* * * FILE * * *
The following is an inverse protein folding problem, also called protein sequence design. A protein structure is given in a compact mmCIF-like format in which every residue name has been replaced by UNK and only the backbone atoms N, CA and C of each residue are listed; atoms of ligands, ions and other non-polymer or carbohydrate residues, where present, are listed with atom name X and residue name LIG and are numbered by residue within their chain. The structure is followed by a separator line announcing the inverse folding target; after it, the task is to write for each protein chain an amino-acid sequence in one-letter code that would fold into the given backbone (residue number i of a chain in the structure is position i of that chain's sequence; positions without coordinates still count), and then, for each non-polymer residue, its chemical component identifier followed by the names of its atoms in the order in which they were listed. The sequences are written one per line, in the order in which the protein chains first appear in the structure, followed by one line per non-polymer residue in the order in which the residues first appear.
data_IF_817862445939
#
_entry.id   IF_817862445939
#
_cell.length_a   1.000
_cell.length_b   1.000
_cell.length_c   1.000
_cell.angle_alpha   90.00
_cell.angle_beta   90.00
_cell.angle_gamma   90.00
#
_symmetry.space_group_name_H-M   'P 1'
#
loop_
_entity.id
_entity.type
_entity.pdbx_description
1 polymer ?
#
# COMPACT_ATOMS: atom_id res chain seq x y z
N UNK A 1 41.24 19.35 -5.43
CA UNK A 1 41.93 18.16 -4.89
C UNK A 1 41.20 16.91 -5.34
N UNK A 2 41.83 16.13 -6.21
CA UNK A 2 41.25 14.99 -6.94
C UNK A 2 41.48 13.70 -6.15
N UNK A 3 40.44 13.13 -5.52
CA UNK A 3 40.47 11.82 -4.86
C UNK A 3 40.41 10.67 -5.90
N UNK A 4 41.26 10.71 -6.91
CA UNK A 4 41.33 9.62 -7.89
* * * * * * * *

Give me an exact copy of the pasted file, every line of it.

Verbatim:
The following is an inverse protein folding problem, also called protein sequence design. A protein structure is given in a compact mmCIF-like format in which every residue name has been replaced by UNK and only the backbone atoms N, CA and C of each residue are listed; atoms of ligands, ions and other non-polymer or carbohydrate residues, where present, are listed with atom name X and residue name LIG and are numbered by residue within their chain. The structure is followed by a separator line announcing the inverse folding target; after it, the task is to write for each protein chain an amino-acid sequence in one-letter code that would fold into the given backbone (residue number i of a chain in the structure is position i of that chain's sequence; positions without coordinates still count), and then, for each non-polymer residue, its chemical component identifier followed by the names of its atoms in the order in which they were listed. The sequences are written one per line, in the order in which the protein chains first appear in the structure, followed by one line per non-polymer residue in the order in which the residues first appear.
data_IF_817862445939
#
_entry.id   IF_817862445939
#
_cell.length_a   1.000
_cell.length_b   1.000
_cell.length_c   1.000
_cell.angle_alpha   90.00
_cell.angle_beta   90.00
_cell.angle_gamma   90.00
#
_symmetry.space_group_name_H-M   'P 1'
#
loop_
_entity.id
_entity.type
_entity.pdbx_description
1 polymer ?
#
# COMPACT_ATOMS: atom_id res chain seq x y z
N UNK A 1 41.24 19.35 -5.43
CA UNK A 1 41.93 18.16 -4.89
C UNK A 1 41.20 16.91 -5.34
N UNK A 2 41.83 16.13 -6.21
CA UNK A 2 41.25 14.99 -6.94
C UNK A 2 41.48 13.70 -6.15
N UNK A 3 40.44 13.13 -5.52
CA UNK A 3 40.47 11.82 -4.86
C UNK A 3 40.41 10.67 -5.90
N UNK A 4 41.26 10.71 -6.91
CA UNK A 4 41.33 9.62 -7.89